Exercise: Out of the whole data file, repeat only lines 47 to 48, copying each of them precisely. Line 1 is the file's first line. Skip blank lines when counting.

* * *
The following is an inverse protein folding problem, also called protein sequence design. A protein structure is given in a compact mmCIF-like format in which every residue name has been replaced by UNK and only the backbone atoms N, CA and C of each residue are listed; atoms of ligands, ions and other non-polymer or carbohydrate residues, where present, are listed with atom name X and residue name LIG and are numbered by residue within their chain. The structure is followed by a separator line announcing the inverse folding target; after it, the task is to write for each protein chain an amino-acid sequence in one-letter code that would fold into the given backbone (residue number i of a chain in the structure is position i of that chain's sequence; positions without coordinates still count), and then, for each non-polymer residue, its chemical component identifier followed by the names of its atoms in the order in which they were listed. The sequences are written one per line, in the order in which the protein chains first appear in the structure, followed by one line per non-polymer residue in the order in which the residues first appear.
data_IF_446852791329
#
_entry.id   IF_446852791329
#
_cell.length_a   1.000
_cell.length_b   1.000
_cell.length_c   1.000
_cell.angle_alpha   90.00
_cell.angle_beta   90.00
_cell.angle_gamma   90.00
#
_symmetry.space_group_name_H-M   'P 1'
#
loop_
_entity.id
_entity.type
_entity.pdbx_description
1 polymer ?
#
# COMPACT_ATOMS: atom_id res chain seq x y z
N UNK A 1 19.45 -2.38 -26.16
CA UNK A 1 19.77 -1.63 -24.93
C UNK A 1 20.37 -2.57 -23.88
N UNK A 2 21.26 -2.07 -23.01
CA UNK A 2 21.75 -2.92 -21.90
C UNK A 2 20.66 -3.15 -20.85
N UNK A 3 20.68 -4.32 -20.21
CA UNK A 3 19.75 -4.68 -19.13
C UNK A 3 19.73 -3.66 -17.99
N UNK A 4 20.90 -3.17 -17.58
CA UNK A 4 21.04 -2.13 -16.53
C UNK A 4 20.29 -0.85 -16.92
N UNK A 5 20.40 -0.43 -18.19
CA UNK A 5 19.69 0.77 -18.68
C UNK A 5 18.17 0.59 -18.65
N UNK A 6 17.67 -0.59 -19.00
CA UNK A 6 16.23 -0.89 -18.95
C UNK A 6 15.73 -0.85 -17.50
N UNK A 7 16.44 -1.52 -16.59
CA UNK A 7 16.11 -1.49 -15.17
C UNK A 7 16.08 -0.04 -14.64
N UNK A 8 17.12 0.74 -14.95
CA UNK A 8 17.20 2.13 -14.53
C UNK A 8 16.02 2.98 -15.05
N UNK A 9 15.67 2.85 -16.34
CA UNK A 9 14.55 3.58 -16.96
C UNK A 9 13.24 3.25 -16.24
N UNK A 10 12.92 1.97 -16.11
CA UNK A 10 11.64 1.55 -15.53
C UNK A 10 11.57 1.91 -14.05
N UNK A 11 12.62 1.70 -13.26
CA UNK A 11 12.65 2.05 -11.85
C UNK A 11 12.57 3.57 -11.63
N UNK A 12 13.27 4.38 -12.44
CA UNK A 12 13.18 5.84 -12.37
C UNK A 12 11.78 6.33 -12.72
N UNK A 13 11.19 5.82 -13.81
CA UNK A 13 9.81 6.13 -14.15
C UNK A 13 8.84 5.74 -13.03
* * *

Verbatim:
CA UNK A 9 14.55 3.58 -16.96
C UNK A 9 13.24 3.25 -16.24